Blagojevich caught in incarceration craze
The United States is incarceration crazy, containing just 4.4 percent of the world's population, but housing 2 million souls, 22 percent of the world's prisoners. We have the highest incarceration rate at 716 per 100,000 and the highest percentage of convicted criminals who are jailed. At about $35,000 per inmate, total annual cost exceeds $80 billion.
It hasn't always been this way. Beginning under Nixon in the '70s and Reagan in the '80s, the U.S. became incarceration-obsessed. Nixon aide John Halderman admitted Nixon used draconian drug violation sentencing to jail minorities and leftists in massive numbers for political gain.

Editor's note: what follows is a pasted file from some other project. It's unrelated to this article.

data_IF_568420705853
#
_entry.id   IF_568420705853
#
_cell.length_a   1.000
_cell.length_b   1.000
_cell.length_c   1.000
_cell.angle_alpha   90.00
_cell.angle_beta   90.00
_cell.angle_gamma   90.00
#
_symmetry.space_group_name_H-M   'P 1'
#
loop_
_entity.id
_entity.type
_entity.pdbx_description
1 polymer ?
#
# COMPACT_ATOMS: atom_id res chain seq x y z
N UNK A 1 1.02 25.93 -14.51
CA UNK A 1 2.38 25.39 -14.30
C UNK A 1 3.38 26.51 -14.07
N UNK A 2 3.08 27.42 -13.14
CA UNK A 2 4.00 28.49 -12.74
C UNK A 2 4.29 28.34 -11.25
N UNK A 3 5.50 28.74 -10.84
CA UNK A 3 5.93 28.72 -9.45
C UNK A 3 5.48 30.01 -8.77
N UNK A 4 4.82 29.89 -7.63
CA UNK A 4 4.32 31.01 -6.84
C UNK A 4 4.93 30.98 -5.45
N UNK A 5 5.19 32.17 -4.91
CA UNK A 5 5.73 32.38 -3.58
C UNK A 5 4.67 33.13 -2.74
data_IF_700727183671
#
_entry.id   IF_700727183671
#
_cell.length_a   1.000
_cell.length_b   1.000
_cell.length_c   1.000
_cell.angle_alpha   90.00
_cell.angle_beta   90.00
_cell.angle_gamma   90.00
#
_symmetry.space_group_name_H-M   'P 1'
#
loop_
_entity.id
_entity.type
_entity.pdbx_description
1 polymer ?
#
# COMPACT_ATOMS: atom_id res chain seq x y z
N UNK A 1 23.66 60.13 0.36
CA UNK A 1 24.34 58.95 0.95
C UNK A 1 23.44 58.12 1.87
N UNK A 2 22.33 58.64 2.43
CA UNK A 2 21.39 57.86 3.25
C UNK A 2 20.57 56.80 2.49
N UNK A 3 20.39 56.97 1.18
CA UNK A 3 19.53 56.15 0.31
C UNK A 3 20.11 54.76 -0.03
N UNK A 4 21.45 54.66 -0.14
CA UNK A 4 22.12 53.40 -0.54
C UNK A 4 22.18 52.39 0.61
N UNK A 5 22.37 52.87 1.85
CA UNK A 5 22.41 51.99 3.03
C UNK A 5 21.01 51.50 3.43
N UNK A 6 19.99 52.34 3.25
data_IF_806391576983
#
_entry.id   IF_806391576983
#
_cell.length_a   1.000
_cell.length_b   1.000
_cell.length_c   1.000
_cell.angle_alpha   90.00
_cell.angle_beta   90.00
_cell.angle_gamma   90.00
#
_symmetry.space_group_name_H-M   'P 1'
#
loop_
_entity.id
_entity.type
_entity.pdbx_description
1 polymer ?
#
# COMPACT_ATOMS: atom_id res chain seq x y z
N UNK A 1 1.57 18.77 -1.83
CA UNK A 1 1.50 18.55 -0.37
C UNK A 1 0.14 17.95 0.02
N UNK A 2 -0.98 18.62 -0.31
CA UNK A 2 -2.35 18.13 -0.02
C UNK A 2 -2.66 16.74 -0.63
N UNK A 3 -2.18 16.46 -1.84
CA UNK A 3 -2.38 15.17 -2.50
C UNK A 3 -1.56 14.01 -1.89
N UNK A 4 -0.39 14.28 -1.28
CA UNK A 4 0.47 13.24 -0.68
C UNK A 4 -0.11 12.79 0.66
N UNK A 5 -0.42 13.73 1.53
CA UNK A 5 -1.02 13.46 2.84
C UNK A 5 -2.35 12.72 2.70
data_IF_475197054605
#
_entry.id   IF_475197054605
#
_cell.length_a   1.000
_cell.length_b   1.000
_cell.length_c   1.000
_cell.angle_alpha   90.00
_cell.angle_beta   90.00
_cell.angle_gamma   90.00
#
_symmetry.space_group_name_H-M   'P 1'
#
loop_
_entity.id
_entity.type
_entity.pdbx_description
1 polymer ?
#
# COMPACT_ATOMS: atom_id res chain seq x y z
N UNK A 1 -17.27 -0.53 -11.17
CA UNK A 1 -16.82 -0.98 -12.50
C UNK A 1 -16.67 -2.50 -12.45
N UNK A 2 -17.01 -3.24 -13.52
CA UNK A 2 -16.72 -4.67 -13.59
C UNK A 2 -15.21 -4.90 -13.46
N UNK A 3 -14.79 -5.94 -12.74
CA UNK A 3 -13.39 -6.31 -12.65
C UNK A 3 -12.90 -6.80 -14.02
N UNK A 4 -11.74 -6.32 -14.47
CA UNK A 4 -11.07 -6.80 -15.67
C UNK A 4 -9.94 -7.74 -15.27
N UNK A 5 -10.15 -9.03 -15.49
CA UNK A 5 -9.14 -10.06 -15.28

Reagan followed suit, resulting in a sevenfold increase in state prisoners since then.
A half century on, jailing nonviolent, nonhabitual criminals is still the knee-jerk response to criminal conviction. Trivial drug possession, inability to make bail, trumped up or wrongful convictions, draconian minimum sentencing, life without parole and a host of other excuses for needless incarceration add to the staggering prison population.
Today, Illinois pols and pundits ignore the critical issues threatening society to rail about harmless Rod Blagojevich's likely early release by a president ripping at our political society's fragile social fabric. Trump's inciting the worst impulses in damaged citizenry has likely gotten people injured, even killed. But mass shootings, denial of climate change, inhumane mishandling of asylum-seekers at deplorable detention centers doesn't sell pixels and newsprint in Chicagoland like the current "24/7 Keep Blago Locked Up Syndrome" crowding out real matters of life and death.